The Works of J. W. von Goethe/Volume 9/The Legend of the Horseshoe
THE LEGEND OF THE HORSESHOE.
When still unknown, and low as well,
Our Lord upon the earth did dwell,
And many disciples with him went
Who seldom knew what his words meant,
He was extremely fond of holding
His court in the market-place, unfolding
The highest precepts to their hearing,
With holy mouth and heart unfolding;
For man, in Heaven's face when preaching,
Adds freedom's strength unto his teaching!
By parables and by example,
He made each market-place a temple.
He thus in peace of mind one day
To some small town with them did stray,
Saw something glitter in the street,
A broken horseshoe lay at his feet.
He then to Peter turned and said:
"Pick up that iron in my stead."
St. Peter out of humour was,
Having in dreams indulged because
All men on thoughts so like to dwell,
How they the world would govern well;
Here fancy revels without bounds;
On this his dearest thoughts he founds.
This treasure-trove he quite despised,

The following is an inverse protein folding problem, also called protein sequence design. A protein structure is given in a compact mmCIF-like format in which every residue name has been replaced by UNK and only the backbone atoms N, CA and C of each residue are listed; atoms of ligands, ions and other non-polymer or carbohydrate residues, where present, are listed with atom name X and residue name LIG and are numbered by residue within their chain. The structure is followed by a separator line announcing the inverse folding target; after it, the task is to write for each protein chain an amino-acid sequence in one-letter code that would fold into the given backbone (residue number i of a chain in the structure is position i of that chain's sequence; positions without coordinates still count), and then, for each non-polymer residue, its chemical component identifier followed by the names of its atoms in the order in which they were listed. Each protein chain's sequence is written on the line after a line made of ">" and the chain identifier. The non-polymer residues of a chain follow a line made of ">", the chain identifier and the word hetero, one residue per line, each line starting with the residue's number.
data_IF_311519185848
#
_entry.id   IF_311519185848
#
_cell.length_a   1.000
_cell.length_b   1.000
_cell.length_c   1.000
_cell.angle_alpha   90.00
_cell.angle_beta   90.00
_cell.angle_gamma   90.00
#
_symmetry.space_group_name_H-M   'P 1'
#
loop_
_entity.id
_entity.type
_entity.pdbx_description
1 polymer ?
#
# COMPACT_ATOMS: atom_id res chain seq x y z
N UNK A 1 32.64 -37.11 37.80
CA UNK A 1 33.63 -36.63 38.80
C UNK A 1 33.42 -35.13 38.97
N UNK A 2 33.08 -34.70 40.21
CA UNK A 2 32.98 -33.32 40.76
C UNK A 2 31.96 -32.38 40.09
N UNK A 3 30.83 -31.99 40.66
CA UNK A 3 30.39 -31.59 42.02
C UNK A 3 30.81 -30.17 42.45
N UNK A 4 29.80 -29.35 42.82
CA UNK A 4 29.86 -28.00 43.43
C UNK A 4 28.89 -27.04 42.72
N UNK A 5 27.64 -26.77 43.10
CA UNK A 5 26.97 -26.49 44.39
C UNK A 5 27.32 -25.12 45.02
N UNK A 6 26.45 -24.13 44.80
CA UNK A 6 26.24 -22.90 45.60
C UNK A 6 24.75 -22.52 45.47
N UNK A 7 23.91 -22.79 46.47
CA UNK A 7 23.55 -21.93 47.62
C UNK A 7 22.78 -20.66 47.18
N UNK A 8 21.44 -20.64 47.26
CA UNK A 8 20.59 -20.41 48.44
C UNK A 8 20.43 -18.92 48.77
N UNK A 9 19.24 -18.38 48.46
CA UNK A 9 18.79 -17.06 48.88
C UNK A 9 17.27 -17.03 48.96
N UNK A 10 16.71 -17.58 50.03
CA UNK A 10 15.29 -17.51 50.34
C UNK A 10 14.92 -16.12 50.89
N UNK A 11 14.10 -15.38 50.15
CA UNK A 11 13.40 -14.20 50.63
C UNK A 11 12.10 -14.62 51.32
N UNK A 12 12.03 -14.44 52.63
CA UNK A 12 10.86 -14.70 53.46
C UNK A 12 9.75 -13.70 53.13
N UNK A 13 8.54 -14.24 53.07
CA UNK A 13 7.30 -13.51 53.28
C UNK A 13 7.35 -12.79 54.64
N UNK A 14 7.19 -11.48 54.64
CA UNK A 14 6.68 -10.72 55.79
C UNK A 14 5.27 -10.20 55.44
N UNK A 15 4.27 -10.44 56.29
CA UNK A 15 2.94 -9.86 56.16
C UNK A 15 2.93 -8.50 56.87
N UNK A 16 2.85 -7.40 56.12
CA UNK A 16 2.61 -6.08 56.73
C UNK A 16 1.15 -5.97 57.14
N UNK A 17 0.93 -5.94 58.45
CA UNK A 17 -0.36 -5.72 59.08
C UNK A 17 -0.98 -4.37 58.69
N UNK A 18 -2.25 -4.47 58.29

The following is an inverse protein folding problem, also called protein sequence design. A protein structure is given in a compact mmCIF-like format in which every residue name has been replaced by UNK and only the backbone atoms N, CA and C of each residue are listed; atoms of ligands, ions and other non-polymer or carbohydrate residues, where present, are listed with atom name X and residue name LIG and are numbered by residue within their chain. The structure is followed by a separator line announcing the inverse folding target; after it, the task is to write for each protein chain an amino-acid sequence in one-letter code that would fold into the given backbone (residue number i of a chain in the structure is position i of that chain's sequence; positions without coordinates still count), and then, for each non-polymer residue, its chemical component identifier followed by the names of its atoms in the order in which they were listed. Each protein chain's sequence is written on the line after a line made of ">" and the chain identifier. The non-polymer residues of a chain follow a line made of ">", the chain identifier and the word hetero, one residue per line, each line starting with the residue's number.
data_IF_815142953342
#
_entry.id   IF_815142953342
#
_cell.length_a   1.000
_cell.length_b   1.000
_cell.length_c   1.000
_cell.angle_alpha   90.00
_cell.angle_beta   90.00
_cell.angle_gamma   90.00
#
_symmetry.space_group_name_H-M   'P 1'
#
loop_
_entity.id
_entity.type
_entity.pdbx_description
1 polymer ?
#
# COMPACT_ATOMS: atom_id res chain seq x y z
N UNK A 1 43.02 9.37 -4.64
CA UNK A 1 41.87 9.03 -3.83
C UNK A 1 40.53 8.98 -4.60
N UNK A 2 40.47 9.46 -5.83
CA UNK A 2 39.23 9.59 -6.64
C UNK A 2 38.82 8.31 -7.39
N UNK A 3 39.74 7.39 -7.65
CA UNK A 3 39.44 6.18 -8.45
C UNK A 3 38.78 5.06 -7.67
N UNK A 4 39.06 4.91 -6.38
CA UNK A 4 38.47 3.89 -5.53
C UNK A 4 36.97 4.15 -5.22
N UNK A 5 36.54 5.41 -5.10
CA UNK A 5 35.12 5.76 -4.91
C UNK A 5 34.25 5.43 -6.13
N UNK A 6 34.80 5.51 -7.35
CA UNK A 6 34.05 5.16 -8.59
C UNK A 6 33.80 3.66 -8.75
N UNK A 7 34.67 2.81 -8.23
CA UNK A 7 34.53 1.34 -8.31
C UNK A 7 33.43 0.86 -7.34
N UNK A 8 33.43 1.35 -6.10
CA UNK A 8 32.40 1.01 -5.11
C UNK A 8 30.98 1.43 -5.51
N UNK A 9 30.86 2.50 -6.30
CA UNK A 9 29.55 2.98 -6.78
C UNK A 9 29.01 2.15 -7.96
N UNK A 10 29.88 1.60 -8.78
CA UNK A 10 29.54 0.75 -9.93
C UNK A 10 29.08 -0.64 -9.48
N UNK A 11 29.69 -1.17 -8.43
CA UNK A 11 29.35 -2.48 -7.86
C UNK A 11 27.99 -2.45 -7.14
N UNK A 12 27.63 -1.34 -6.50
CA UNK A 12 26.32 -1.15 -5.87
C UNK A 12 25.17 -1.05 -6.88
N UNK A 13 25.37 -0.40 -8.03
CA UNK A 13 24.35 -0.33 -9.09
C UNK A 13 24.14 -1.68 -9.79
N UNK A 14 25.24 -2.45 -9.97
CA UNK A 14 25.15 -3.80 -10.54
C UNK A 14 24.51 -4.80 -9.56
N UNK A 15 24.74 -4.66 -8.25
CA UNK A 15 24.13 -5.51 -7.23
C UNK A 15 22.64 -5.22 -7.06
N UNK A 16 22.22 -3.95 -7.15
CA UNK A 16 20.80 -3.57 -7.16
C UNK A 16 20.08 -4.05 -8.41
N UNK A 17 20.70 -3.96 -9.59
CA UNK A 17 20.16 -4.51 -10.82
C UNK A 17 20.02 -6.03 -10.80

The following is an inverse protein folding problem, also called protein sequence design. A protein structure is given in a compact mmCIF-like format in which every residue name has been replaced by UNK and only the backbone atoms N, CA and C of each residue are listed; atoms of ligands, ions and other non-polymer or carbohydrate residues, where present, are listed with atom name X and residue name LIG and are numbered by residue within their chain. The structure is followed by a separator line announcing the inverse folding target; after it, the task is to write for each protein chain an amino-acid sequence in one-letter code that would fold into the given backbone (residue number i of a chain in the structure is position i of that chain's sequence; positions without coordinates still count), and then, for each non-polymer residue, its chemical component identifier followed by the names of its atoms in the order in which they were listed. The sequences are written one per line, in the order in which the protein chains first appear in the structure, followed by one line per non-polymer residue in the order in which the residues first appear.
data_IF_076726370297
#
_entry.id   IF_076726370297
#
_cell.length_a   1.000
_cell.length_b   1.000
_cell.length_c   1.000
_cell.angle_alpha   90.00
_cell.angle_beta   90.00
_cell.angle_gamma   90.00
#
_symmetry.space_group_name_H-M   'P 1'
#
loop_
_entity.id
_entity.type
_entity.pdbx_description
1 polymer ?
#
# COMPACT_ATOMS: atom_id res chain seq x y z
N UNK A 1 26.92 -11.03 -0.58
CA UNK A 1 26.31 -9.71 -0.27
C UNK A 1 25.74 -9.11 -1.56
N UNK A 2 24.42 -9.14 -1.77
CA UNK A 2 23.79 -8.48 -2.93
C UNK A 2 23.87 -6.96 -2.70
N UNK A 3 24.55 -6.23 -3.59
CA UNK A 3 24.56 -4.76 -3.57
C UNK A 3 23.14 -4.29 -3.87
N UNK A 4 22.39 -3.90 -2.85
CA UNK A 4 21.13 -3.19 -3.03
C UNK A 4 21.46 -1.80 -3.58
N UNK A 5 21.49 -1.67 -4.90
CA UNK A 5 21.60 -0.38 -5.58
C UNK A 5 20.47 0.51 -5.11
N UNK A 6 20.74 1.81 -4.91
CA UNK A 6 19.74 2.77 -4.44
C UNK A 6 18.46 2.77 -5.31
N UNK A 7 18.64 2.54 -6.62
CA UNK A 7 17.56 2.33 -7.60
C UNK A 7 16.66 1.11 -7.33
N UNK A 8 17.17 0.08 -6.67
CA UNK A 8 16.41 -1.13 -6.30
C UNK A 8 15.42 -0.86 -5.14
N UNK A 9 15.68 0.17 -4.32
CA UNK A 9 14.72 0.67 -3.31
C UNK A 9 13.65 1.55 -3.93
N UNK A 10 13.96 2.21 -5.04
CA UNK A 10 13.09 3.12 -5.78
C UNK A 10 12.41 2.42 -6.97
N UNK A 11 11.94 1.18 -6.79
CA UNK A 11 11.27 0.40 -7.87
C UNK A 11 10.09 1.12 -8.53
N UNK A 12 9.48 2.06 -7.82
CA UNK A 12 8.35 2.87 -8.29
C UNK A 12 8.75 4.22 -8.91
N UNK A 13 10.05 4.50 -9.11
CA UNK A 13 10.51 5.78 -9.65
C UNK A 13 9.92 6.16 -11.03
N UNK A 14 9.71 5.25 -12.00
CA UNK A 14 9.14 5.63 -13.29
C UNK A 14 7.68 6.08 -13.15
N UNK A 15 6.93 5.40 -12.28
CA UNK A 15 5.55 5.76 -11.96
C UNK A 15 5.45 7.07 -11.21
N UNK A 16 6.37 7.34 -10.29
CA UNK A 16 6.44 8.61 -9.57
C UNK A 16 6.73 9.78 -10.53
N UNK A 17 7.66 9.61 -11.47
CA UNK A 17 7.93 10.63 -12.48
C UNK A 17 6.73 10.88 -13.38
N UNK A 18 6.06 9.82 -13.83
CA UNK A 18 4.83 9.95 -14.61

But crowned sceptre he'd have prized;
And why should he now bend his back
To put old iron in his sack?
He turned aside with outward show
As though he heard none speaking so!
The Lord, to his long-suffering true,
Himself picked up the horse's shoe,
And of it made no further mention,
But to the town walked with intention
Of going to a blacksmith's door,
Who gave one farthing for his store.
And now, when through the market strolling,
Cherries some one he heard extolling.
Of these he bought as few or many
As farthing buys, if it buy any,
Which he, in wonted peacefulness,
Gently within his sleeve did press.
Now out at t'other gate they'd gone
Past fields and meadows, houses none;
The road likewise of trees was bare,
The sun shone bright with ardent glare,
So that great price, in plain thus stretched,
A drink of water would have fetched.
The Lord, walking before them all,
Let unawares a cherry fall.
St. Peter ate it, then and there,
As though a golden apple it were.
He relished much the luscious fruit.
The Lord, whenever time would suit,
Another cherry forward sent,
For which St. Peter swiftly bent.
The Lord thus often and again
After the cherries made him strain.
When this had lasted quite awhile,
The Lord spoke thus with cheerful smile:
"If thou hadst stirred when first I bade thee,
More comfortable 'twould have made thee;
Whoe'er small things too much disdains,
For smaller ones takes greater pains."